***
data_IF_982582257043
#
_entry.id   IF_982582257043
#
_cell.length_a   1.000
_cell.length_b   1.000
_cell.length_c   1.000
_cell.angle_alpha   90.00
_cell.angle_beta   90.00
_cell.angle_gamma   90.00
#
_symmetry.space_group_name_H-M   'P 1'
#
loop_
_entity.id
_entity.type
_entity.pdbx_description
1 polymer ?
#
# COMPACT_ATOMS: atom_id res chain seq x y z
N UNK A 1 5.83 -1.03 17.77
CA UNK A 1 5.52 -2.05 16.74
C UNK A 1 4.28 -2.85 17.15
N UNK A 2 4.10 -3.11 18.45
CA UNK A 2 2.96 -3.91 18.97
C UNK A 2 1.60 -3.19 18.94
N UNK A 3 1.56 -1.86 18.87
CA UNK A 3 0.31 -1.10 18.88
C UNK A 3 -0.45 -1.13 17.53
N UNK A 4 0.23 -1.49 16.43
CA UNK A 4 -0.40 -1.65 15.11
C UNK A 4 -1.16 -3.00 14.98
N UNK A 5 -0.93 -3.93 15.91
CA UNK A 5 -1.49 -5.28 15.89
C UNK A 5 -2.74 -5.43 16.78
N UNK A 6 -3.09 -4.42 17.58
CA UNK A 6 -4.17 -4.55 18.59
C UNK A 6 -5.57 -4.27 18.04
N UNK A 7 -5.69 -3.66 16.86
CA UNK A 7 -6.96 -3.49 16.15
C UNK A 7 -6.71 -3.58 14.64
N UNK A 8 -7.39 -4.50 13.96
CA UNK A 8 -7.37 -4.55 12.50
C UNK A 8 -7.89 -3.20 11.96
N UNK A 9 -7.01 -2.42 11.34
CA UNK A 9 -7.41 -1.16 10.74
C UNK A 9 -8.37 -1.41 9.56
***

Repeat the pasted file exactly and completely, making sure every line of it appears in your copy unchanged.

data_IF_982582257043
#
_entry.id   IF_982582257043
#
_cell.length_a   1.000
_cell.length_b   1.000
_cell.length_c   1.000
_cell.angle_alpha   90.00
_cell.angle_beta   90.00
_cell.angle_gamma   90.00
#
_symmetry.space_group_name_H-M   'P 1'
#
loop_
_entity.id
_entity.type
_entity.pdbx_description
1 polymer ?
#
# COMPACT_ATOMS: atom_id res chain seq x y z
N UNK A 1 5.83 -1.03 17.77
CA UNK A 1 5.52 -2.05 16.74
C UNK A 1 4.28 -2.85 17.15
N UNK A 2 4.10 -3.11 18.45
CA UNK A 2 2.96 -3.91 18.97
C UNK A 2 1.60 -3.19 18.94
N UNK A 3 1.56 -1.86 18.87
CA UNK A 3 0.31 -1.10 18.88
C UNK A 3 -0.45 -1.13 17.53
N UNK A 4 0.23 -1.49 16.43
CA UNK A 4 -0.40 -1.65 15.11
C UNK A 4 -1.16 -3.00 14.98
N UNK A 5 -0.93 -3.93 15.91
CA UNK A 5 -1.49 -5.28 15.89
C UNK A 5 -2.74 -5.43 16.78
N UNK A 6 -3.09 -4.42 17.58
CA UNK A 6 -4.17 -4.55 18.59
C UNK A 6 -5.57 -4.27 18.04
N UNK A 7 -5.69 -3.66 16.86
CA UNK A 7 -6.96 -3.49 16.15
C UNK A 7 -6.71 -3.58 14.64
N UNK A 8 -7.39 -4.50 13.96
CA UNK A 8 -7.37 -4.55 12.50
C UNK A 8 -7.89 -3.20 11.96
N UNK A 9 -7.01 -2.42 11.34
CA UNK A 9 -7.41 -1.16 10.74
C UNK A 9 -8.37 -1.41 9.56